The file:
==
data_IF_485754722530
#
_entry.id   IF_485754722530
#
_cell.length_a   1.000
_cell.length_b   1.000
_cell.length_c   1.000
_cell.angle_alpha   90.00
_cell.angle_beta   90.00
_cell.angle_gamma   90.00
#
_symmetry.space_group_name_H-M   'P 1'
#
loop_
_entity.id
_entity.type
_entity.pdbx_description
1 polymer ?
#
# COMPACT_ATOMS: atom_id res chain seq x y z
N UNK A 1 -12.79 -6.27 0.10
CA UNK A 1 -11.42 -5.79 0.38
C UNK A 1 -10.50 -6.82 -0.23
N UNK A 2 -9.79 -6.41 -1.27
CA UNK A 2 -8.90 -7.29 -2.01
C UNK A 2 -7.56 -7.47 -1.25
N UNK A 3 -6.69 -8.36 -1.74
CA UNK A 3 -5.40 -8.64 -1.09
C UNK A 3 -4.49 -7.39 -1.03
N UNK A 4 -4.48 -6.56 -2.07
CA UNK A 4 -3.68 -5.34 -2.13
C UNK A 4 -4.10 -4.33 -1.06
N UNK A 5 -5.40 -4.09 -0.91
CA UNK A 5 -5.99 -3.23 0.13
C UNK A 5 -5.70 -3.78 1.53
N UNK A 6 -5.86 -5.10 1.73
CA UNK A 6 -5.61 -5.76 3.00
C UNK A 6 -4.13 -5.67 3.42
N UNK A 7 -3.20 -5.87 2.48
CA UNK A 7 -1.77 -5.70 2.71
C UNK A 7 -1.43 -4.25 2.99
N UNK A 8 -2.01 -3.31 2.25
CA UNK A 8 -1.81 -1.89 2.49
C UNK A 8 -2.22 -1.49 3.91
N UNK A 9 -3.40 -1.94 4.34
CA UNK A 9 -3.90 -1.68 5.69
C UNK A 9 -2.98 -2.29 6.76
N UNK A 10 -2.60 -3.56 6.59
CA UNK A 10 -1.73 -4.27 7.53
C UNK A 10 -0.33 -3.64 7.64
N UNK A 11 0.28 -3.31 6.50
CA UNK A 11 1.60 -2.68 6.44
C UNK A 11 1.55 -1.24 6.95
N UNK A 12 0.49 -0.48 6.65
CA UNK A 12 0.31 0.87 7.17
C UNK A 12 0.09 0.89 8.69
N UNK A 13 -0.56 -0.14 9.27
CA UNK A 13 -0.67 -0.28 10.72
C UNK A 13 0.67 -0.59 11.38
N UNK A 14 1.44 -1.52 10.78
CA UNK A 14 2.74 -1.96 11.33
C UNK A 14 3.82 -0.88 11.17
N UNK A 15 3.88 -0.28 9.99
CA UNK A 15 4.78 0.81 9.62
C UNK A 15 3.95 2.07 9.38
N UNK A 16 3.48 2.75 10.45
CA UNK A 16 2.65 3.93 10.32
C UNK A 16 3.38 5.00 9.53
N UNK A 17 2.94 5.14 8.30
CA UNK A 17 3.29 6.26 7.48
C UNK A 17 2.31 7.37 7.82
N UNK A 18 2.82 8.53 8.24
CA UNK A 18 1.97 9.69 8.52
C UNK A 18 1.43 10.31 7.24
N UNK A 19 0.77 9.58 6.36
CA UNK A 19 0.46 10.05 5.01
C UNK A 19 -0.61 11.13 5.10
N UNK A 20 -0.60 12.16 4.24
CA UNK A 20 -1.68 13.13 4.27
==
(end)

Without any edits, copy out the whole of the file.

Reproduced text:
data_IF_485754722530
#
_entry.id   IF_485754722530
#
_cell.length_a   1.000
_cell.length_b   1.000
_cell.length_c   1.000
_cell.angle_alpha   90.00
_cell.angle_beta   90.00
_cell.angle_gamma   90.00
#
_symmetry.space_group_name_H-M   'P 1'
#
loop_
_entity.id
_entity.type
_entity.pdbx_description
1 polymer ?
#
# COMPACT_ATOMS: atom_id res chain seq x y z
N UNK A 1 -12.79 -6.27 0.10
CA UNK A 1 -11.42 -5.79 0.38
C UNK A 1 -10.50 -6.82 -0.23
N UNK A 2 -9.79 -6.41 -1.27
CA UNK A 2 -8.90 -7.29 -2.01
C UNK A 2 -7.56 -7.47 -1.25
N UNK A 3 -6.69 -8.36 -1.74
CA UNK A 3 -5.40 -8.64 -1.09
C UNK A 3 -4.49 -7.39 -1.03
N UNK A 4 -4.48 -6.56 -2.07
CA UNK A 4 -3.68 -5.34 -2.13
C UNK A 4 -4.10 -4.33 -1.06
N UNK A 5 -5.40 -4.09 -0.91
CA UNK A 5 -5.99 -3.23 0.13
C UNK A 5 -5.70 -3.78 1.53
N UNK A 6 -5.86 -5.10 1.73
CA UNK A 6 -5.61 -5.76 3.00
C UNK A 6 -4.13 -5.67 3.42
N UNK A 7 -3.20 -5.87 2.48
CA UNK A 7 -1.77 -5.70 2.71
C UNK A 7 -1.43 -4.25 2.99
N UNK A 8 -2.01 -3.31 2.25
CA UNK A 8 -1.81 -1.89 2.49
C UNK A 8 -2.22 -1.49 3.91
N UNK A 9 -3.40 -1.94 4.34
CA UNK A 9 -3.90 -1.68 5.69
C UNK A 9 -2.98 -2.29 6.76
N UNK A 10 -2.60 -3.56 6.59
CA UNK A 10 -1.73 -4.27 7.53
C UNK A 10 -0.33 -3.64 7.64
N UNK A 11 0.28 -3.31 6.50
CA UNK A 11 1.60 -2.68 6.44
C UNK A 11 1.55 -1.24 6.95
N UNK A 12 0.49 -0.48 6.65
CA UNK A 12 0.31 0.87 7.17
C UNK A 12 0.09 0.89 8.69
N UNK A 13 -0.56 -0.14 9.27
CA UNK A 13 -0.67 -0.28 10.72
C UNK A 13 0.67 -0.59 11.38
N UNK A 14 1.44 -1.52 10.78
CA UNK A 14 2.74 -1.96 11.33
C UNK A 14 3.82 -0.88 11.17
N UNK A 15 3.88 -0.28 9.99
CA UNK A 15 4.78 0.81 9.62
C UNK A 15 3.95 2.07 9.38
N UNK A 16 3.48 2.75 10.45
CA UNK A 16 2.65 3.93 10.32
C UNK A 16 3.38 5.00 9.53
N UNK A 17 2.94 5.14 8.30
CA UNK A 17 3.29 6.26 7.48
C UNK A 17 2.31 7.37 7.82
N UNK A 18 2.82 8.53 8.24
CA UNK A 18 1.97 9.69 8.52
C UNK A 18 1.43 10.31 7.24
N UNK A 19 0.77 9.58 6.36
CA UNK A 19 0.46 10.05 5.01
C UNK A 19 -0.61 11.13 5.10
N UNK A 20 -0.60 12.16 4.24
CA UNK A 20 -1.68 13.13 4.27